If you answered “yes” to the question I put up in the headline, you’ve come to the right article. Being published online, let it be poetry or a short story, is one of the greatest feelings in the world. But, it’s also complicated if you’re just starting out.
I started sending my work to literary magazines about three years ago and I’ve had my fair share of rejections. At first, a lot of my rejections were coming just because I didn’t format my story to their specifications. Trust me, it is so annoying.
While magazines might have special ways they want you to format, this is the basic way to format your submission:
Use 12-point font in a basic font, such as Times New Roman or Ariel. Put 1-inch margins on edges of the page and put page numbers on the bottom of the page. Make sure to double space the document. Double spacing makes it easier to read, which is important for editors. On the top right-hand corner of the page, put your full name (the name you want to publish under), your address, your phone number and your home address.
This formatting makes it easy to read your work, which means the editor is only focusing on your story – not on the bunched up paragraphs or a crazy font. Also, putting your contact information up on the top gives them a way to contact you if they accept your submission.
But, before we get ahead of ourselves, we need to figure out one important thing – where to submit!
Go to google.com and search for “literary magazines fiction submit”. A whole array of options should pop up, but it’s important to read the fine print so you know what’s what.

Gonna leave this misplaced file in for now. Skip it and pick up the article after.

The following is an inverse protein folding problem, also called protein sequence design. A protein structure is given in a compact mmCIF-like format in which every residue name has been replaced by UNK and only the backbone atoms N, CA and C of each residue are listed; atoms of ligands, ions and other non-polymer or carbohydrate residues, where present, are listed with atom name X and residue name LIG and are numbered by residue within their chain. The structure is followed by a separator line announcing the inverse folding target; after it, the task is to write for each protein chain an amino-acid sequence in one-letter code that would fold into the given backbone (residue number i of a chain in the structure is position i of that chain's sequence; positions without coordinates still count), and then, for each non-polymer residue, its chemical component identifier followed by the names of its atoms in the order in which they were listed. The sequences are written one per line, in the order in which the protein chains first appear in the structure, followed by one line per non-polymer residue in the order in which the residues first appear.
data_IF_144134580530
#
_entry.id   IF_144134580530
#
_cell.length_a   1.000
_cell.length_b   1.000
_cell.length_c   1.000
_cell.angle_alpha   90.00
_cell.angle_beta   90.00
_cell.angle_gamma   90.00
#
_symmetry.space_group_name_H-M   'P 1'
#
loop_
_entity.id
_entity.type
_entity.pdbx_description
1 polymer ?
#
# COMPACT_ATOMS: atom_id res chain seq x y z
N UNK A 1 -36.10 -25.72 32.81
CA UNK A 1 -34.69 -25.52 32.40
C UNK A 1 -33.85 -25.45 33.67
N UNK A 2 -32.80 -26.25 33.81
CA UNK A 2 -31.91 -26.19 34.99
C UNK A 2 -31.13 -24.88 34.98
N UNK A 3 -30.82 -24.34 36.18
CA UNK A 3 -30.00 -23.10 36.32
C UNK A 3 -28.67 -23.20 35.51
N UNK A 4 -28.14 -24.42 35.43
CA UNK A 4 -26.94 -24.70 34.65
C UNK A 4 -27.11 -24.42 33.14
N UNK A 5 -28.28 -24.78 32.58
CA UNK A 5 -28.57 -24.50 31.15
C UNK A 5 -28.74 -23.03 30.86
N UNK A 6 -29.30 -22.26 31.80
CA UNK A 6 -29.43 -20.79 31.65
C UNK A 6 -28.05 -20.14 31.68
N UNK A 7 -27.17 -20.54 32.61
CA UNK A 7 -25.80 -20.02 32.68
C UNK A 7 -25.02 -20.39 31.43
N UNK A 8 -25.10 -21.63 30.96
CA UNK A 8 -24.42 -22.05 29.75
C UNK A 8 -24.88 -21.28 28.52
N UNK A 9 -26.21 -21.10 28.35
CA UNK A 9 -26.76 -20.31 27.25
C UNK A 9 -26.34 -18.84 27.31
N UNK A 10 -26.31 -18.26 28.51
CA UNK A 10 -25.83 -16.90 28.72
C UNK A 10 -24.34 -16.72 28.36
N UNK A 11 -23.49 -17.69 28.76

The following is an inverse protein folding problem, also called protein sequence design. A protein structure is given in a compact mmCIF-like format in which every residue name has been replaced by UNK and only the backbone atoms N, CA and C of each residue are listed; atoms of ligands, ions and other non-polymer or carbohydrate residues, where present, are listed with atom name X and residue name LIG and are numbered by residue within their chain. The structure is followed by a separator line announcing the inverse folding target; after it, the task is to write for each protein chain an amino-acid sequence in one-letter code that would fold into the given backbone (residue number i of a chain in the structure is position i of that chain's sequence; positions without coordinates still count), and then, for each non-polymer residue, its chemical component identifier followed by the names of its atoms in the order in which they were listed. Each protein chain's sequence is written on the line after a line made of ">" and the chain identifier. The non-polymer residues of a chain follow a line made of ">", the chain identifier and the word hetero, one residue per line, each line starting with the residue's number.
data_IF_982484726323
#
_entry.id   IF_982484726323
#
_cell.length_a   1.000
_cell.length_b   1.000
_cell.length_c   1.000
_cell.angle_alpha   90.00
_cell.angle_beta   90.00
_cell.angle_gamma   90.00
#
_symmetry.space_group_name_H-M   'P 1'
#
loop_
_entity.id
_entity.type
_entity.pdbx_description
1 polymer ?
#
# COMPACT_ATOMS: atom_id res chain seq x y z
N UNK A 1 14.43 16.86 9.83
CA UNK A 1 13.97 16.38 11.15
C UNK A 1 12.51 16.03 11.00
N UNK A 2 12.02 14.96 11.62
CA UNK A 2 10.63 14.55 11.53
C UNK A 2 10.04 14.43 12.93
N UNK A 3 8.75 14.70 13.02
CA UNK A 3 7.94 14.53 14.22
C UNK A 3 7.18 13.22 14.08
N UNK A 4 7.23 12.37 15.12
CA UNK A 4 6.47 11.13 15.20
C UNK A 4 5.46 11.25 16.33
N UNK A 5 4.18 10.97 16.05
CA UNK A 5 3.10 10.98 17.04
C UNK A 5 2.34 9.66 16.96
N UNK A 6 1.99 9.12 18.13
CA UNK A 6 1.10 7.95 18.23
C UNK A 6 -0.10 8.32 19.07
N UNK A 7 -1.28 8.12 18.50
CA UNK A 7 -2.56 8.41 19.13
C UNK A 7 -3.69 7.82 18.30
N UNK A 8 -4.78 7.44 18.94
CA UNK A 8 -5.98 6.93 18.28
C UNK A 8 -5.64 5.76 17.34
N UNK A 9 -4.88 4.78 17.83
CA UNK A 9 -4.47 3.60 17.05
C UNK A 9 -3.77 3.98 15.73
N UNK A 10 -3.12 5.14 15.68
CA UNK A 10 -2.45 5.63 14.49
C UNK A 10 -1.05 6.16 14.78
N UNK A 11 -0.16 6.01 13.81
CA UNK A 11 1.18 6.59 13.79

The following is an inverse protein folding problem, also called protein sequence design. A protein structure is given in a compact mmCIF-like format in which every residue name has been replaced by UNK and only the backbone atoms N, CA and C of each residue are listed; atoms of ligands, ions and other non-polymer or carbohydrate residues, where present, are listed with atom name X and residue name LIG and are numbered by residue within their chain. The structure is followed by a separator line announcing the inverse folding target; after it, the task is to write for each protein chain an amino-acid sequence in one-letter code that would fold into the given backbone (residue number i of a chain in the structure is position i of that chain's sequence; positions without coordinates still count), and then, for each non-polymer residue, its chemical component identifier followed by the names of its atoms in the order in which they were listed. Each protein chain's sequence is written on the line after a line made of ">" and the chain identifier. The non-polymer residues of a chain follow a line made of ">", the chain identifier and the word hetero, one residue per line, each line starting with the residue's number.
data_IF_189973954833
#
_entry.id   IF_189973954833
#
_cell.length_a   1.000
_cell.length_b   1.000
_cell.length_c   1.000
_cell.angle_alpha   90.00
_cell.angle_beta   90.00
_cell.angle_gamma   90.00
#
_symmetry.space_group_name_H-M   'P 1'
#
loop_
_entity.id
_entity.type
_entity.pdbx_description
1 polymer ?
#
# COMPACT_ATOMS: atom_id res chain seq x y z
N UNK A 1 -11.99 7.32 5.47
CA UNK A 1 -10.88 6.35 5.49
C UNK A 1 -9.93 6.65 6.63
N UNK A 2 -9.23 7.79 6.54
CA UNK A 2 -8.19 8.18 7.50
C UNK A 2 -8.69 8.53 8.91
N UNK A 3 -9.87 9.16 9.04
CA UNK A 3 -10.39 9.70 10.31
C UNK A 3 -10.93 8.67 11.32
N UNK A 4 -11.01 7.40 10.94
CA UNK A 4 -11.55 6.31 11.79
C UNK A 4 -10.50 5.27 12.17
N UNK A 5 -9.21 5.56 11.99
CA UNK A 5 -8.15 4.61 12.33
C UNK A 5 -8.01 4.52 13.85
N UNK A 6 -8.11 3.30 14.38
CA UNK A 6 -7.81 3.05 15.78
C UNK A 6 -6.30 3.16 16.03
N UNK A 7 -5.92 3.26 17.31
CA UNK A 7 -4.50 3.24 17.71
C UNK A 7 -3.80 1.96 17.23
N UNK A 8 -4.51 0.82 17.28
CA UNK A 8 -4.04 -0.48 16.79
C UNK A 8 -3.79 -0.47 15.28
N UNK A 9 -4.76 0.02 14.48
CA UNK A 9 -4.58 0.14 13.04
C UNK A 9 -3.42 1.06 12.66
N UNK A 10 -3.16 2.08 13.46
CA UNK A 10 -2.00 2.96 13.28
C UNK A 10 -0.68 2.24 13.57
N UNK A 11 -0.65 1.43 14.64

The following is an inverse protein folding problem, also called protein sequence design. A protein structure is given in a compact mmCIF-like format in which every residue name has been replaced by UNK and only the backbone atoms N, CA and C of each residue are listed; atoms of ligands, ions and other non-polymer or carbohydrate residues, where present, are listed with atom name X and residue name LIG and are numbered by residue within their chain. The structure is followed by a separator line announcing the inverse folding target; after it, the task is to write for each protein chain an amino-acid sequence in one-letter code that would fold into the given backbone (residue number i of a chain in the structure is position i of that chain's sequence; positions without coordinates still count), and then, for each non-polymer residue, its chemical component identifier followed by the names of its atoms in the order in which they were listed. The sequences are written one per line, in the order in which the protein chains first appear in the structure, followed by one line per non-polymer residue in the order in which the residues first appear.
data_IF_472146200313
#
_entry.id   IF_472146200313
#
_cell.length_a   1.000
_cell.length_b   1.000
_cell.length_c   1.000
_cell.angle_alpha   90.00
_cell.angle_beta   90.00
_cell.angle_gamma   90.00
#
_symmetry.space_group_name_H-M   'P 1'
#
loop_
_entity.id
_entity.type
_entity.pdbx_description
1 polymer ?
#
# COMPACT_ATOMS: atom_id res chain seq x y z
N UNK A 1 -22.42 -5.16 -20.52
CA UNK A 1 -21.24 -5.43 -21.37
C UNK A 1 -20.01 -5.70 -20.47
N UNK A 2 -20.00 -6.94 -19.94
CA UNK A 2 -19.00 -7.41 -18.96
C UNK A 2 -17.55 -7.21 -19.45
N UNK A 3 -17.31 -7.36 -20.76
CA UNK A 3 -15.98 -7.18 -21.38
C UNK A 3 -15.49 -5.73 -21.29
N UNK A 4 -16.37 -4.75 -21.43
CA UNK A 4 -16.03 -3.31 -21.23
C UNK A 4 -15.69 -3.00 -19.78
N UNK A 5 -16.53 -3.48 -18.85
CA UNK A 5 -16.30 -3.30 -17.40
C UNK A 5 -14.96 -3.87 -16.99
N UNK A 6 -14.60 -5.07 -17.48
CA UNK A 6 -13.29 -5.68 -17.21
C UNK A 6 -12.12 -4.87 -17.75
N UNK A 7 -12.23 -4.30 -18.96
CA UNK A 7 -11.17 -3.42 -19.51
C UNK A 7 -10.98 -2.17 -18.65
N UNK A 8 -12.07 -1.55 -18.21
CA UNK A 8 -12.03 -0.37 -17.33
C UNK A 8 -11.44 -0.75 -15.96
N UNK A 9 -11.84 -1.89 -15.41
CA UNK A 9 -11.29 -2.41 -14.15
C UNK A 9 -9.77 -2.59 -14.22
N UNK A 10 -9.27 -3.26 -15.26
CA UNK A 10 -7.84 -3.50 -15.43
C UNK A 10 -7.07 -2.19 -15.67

There are magazines that pay big bucks, but charge a reading fee and only lets you submit every few months. A reading fee is a fee the submitter – aka you – pays to the magazine for them to even read your work. You need to be wary of these fees, but most of these magazines pay a lot of money if accepted. For example, narrativemagazine.com pays writers $50 and up, depending on the length and type of work. But this magazine’s reading fee is $25! While these types of magazines can be very rewarding, they’re a total bummer if you’re not accepted. I suggest that you only submit to these places if you have another secure, paying job.
Here’s some high-paying magazines with a reading fee:
Also, be wary of submitting times. For example, tinhouse.com only accepts submissions from September 1st to May 31st.
There are magazines that are free to submit to, but they can’t pay you for your work. These magazines are good for one thing – exposure! To start out as a writer, you need to build fanbase. Not really anything big, but it’s good if people remember your name based on a fantastic story you’ve written. The magazines I list below are read by hordes of people, so if you get accepted, BAM! You just got some fans.
Here are some magazines it’s free to submit to:
- The New Yorker
- The New York Times
The key is to find a magazine that makes you comfortable.
Well, let’s review. You know now not only where to submit but how to format your submission. I would say that you’re one step closer to being a published writer. You’ll get 9 rejections for every 10 submissions, but that one acceptance will make this whole crazy job worth it. So go on, go and write!